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Matt Onnen v. Sioux Falls Independent School District #49-5

August 3, 2011

MATT ONNEN,
APPELLANT,
v.
SIOUX FALLS INDEPENDENT SCHOOL DISTRICT #49-5,
APPELLEE.



APPEAL FROM THE CIRCUIT COURT OF THE SECOND JUDICIAL CIRCUIT MINNEHAHA COUNTY, SOUTH DAKOTA HONORABLE WILLIAM J. SRSTKA, JR. Judge

The opinion of the court was delivered by: Gilbertson, Chief Justice.

ARGUED APRIL 26, 2011

[¶1.] Matt Onnen was terminated from an administrative position at Southeast Technical Institute (STI), an entity of the Sioux Falls School District. He appealed the decision, arguing that it was arbitrary and capricious and an abuse of discretion. The trial court, Judge William J. Srstka, Jr., affirmed the decision to terminate. Onnen appeals Judge Srstka's determination. Onnen also alleges that Judge Srstka was biased in the proceedings and should have granted his motion for a new trial. We affirm.

FACTS

[¶2.] Onnen began working for STI in 2003. In August 2005, he was hired as STI's registrar under a written contract. He continued his employment under annual written contracts. As registrar, Onnen was responsible for ensuring students met all the graduation requirements before receiving a degree.

[¶3.] Onnen's supervisor, Jim Rokusek, was informed in August 2007 that a student had received a degree despite failing to meet all of the graduation requirements. After investigation, Rokusek discovered that 12 additional students had improperly received degrees and STI's records incorrectly reflected that the students were graduates. Thereafter, Rokusek met with Onnen and others to discuss the degree errors. Onnen admitted he knew as early as June 2007 that six or seven degrees had been sent out incorrectly and that he had personally issued three of them. A work-study student sent out the other degrees while Onnen was on annual leave. Onnen denied knowing of any other improperly conferred degrees. Onnen said that he had called some of the students who received an improperly conferred degree to inform them they had not graduated, but he did not keep a list of who he reached. Onnen admitted that he had not informed his superiors of the errors. As a result, STI suspended Onnen for three days with pay so that STI could conduct a more thorough investigation. Onnen was given a memorandum stating that he had a right to prepare a written response to the suspension, which he did not do.

[¶4.] During Onnen's suspension period, STI commenced an investigation to determine the scope of degree errors and how to address the problem. STI officials found that 15 more improperly conferred degrees or diplomas were approved and awarded by Onnen the previous year, bringing the total to 28. They also discovered 40-50 students were entitled to a degree or diploma, but had not received one. Finally, they found out that over 250 students had not been verified for graduation at all, though the task should have been done months earlier.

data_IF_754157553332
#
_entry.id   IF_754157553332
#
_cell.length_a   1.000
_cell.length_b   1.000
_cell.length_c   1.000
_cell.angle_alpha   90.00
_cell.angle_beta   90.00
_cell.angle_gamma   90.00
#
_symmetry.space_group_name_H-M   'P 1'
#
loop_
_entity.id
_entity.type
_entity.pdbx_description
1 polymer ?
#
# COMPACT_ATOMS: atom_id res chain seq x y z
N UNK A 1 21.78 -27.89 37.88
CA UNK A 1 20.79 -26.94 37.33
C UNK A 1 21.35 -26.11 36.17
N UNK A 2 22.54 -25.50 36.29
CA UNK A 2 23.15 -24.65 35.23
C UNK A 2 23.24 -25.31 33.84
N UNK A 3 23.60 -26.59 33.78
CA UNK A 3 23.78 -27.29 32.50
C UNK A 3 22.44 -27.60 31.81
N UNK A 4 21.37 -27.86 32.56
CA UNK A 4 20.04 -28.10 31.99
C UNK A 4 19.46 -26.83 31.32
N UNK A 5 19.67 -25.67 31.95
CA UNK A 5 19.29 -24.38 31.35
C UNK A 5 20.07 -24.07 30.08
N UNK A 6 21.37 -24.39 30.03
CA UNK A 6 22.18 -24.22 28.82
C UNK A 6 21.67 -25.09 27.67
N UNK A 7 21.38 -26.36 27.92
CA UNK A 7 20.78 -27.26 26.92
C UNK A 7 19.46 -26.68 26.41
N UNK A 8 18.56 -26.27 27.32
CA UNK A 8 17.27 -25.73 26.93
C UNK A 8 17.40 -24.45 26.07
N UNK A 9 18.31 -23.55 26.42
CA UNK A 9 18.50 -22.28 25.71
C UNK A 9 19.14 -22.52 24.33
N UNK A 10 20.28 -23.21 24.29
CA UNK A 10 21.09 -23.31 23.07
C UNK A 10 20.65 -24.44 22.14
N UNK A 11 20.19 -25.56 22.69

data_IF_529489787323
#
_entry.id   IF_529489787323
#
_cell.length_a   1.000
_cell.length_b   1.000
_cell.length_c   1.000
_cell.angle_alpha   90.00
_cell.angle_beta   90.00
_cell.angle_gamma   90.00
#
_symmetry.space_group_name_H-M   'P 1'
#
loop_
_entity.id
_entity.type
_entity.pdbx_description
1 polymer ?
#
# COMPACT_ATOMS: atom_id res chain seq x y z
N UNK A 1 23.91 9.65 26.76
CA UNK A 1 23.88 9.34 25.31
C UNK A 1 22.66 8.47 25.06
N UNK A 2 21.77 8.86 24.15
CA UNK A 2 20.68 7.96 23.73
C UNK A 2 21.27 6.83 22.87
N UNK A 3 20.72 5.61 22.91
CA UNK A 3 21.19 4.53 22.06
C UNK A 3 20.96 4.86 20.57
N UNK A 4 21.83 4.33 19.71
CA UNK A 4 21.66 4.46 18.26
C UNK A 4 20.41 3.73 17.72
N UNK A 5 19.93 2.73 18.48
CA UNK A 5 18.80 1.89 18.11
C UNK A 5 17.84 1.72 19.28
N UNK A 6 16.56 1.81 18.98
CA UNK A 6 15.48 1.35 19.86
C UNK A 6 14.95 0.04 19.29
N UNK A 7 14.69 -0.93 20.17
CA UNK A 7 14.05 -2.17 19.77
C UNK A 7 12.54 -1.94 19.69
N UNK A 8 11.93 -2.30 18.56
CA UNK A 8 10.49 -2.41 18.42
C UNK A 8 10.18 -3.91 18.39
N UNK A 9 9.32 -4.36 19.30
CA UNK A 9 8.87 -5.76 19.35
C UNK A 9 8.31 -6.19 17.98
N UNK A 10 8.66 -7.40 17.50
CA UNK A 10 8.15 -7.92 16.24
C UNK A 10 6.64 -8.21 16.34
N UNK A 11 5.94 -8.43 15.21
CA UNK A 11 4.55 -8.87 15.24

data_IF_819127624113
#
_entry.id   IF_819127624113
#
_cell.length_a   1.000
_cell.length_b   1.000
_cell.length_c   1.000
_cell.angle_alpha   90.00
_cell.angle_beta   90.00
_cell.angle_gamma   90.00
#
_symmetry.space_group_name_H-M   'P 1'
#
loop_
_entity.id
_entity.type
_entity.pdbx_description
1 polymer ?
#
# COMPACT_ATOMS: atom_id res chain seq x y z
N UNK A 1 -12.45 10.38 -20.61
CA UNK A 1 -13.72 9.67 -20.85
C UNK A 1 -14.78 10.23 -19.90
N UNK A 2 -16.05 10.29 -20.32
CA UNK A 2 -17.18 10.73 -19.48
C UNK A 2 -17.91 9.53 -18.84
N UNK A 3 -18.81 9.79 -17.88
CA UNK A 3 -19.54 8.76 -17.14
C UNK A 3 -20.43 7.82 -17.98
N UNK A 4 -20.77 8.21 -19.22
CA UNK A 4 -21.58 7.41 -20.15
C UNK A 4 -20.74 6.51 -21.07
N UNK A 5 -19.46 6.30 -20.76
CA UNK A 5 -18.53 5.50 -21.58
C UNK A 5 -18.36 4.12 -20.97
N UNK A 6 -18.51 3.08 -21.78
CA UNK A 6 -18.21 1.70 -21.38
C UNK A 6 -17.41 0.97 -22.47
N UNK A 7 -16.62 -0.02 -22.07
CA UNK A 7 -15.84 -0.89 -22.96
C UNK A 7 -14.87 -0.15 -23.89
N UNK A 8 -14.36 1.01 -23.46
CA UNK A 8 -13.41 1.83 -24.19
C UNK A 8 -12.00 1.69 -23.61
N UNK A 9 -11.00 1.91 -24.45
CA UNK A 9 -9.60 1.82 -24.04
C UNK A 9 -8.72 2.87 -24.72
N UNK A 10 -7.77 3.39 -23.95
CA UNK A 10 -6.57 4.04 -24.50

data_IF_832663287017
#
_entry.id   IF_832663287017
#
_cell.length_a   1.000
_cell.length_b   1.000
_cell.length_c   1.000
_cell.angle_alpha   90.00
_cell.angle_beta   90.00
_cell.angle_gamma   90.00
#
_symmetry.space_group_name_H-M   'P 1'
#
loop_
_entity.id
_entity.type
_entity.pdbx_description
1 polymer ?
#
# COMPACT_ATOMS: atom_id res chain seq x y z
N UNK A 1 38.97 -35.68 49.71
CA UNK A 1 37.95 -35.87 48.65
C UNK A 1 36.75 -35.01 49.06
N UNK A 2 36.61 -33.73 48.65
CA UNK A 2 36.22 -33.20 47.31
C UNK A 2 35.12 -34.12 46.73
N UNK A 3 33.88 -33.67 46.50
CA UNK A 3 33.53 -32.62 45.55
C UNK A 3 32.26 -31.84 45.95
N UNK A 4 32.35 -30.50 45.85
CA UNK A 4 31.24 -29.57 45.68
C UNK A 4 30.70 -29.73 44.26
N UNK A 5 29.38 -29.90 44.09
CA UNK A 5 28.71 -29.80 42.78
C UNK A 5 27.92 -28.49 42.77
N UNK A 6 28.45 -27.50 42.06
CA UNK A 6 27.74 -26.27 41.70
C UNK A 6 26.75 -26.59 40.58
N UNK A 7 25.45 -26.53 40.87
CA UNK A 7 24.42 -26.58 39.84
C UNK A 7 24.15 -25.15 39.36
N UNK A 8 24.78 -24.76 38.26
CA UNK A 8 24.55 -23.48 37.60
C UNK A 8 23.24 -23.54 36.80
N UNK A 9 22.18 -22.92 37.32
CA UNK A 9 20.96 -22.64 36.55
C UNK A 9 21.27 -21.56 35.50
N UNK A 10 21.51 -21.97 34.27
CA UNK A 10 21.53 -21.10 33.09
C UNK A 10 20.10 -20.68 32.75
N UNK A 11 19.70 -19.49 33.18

[¶5.] Personnel from STI met to discuss the investigation results. Due to the magnitude of Onnen's errors, his refusal to take responsibility for the errors, and lack of effort to rectify the situation, they agreed Onnen should be terminated. On August 30, 2007, Onnen was given a Notice of Termination of Employment, effective immediately. The Notice outlined the investigation results and explained the severity of the errors and negative effect they could have on STI and its students. The Sioux Falls School Board (Board) affirmed the decision on September 10, 2007. On September 17, 2007, Onnen submitted a complaint to Sioux Falls School District #49-5 (District) Superintendent Dr. Pamela Homan, alleging that he had been wrongfully terminated. Onnen appealed the District's and Board's decision of termination to circuit court. He argued that the decision to terminate him was arbitrary and capricious and in violation of public policy. He also argued that the procedure utilized by the District in terminating him was illegal. After a three-day trial, Judge Srstka affirmed the District.

[¶6.] After trial, Onnen moved for a new trial and for Judge Srstka's recusal from hearing the motion for a new trial. Presiding Judge Kathleen Caldwell denied Onnen's motion for Judge Srstka's recusal from hearing the new trial motion. Ultimately, Judge Srstka denied Onnen's motion for a new trial.

[¶7.] On appeal, the issues presented are:

1. Whether Judge Srstka erred in concluding that the District's decision was not arbitrary and capricious, or an abuse of discretion.

2. Whether Judge Srstka abused his discretion in denying Onnen's motion for a new trial because of his alleged bias.

STANDARD OF REVIEW

[¶8.] SDCL 13-46-6 allows a party to appeal a school board decision:

The trial in the circuit court shall be de novo according to the rules relating to special proceedings of a civil nature so far as such rules are applicable and not in conflict with the provisions of this chapter and the court shall enter such final judgment or order as the circumstances and every right of the case may require and such judgment or order may ...


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